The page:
Tuesday, May 19, 2009

100% Brett L Malty Brown

Ive really been itching to do a 100% Brett L beer for awhile now, and this weekend I'm finally getting the chance. I was on a brewing hiatus for ~3.5wks while I was dealing with the final details for moving into a new house.

This beer wont really be 100% brett L, I guess to be accurate it'll be about 80% brett L, as I plan on taking 4gal to ferment with Brett Lambicus, and souring a gallon with the dregs from Oro de Calabaza by Jolly Pumpkin, and Cantillon Gueuze. I will stabilize the soured gallon by fining and hitting it with some campden over a few weeks, that way hopefully this one wont end up too dry.
I want something that is very caramelly and has toffee notes, a little fruity/funky from the brett and a slight tanginess while still slightly sweet. After reading that I realize this will be quite a feat to pull off! After this beer is done I plan on using the yeast cake for a true 100% Brett L beer, and may even do What the Funk Reloaded using brett L, considering how much I like the original.

Brett L Malty Brown

OG 1060: IBU 20:5.75gal: Eff 82%

9.o lbs 2-Row
1.0 lbs Special Roast
0.5 lbs 80L
0.5 lbs Acid Malt
1.0 oz Carafa III special

0.5oz Zeus 16.4% 60min

4.50 gal - Wyeast Brett Lambicus 5526

0.75 gal - Cantillon Gueuze Dregs
0.50 gal - Oro de Calabaza + Calabaza Blanca Dregs

Notes: Brett L was built up with a stir plate starter, 4L of ~1045 starter was used, and had to be the weirdest looking starter Ive ever made, a very dense hard layer formed on top of the little whirlpool: Prior to pitching the brett starter the 4gal of wort was driven anaerobic by submerging dry ice into the wort, this will hopefully have the effect of making the beer a bit more sour and making the brett a bit more expressive (experience that others have noted on BBB): Oro de calabaza + cantillon dregs were stepped up with 500mL of ~1045 wort that was kept at ~85F to increase lactic and other bacterial growth, this was then pitched into the wort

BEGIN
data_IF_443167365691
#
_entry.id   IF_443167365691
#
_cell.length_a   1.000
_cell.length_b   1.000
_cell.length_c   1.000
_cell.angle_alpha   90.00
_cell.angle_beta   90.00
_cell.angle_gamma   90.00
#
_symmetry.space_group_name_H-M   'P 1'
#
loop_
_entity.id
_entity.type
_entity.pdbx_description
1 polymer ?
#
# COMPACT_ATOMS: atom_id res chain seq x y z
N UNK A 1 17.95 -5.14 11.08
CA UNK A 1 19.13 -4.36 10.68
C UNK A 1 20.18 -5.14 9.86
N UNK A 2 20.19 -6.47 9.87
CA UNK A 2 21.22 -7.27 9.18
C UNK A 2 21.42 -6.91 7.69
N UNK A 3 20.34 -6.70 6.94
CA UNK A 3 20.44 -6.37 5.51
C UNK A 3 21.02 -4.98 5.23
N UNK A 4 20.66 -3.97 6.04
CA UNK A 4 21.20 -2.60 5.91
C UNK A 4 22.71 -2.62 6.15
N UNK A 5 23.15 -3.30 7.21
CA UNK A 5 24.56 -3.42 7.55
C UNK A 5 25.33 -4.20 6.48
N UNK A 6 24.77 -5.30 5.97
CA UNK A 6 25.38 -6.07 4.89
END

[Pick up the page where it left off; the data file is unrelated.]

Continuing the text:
8 comments:

Dan said...

Both my Brett L beers finished around 1.010 so I don't think yours will be too dry. How much sourness are you hoping to get the Brett to produce? I do get a little but it's a very fruity, sour cherry like sourness. I'll do a tasting of the stout in a couple days.

Ryan said...

Its not the brett L I'm worried about drying the beer out, rather the plethora of bugs in the jolly pumpkin Im using to sour 1gal of the beer

Thats why I plan on fining and adding campden to that portion

Ive noticed a very sour cherry aroma from my last flanders red, that Im attributing to brett L, i really hope I can bring a bit of that out in this one too

Nick said...

Hi Ryan, enjoying your blog. I've just brewed a slightly modified version of this recipe. It's my first 100% brett beer. I was wondering if you can give me a rough idea of how long the fermentation might take?

Ryan said...

Nick - Provided you made a large starter of the Brett L, it should finish relatively quickly. I generally am a bit slow (lazy) about racking from the primary so I believe this beer sat in the carboy for 1month before it was bottled.

Are you adding bacteria to any of it was well? or are you leaving it only Brett L?

Nick said...

Good to know, thanks. My starter was probably a bit on the small side so I'll assume it'll be a bit longer.

It's just straight Brett L for this one.

Ryan said...

Nick - Watch the gravity, as just like sacch brett can stall out on you. If it looks like its stuck you either have to let it ride a couple months (with frequent agitation) or add some ale yeast

I really think in this beer that a pinch of acid really helps to bring out the brett flavors, What I did was add a tiny bit of citric acid to the glass when drinking. It was amazing how much brighter that made the fruity flavors. If nothing else you might try doing that as well, I think you'll learn a lot, I know I did!

Mark Watkins said...

How soon did you start drinking this? I see your first review was 2 years after brewing it.

Mark Watkins said...

Is special roast in the recipe the same as special B.

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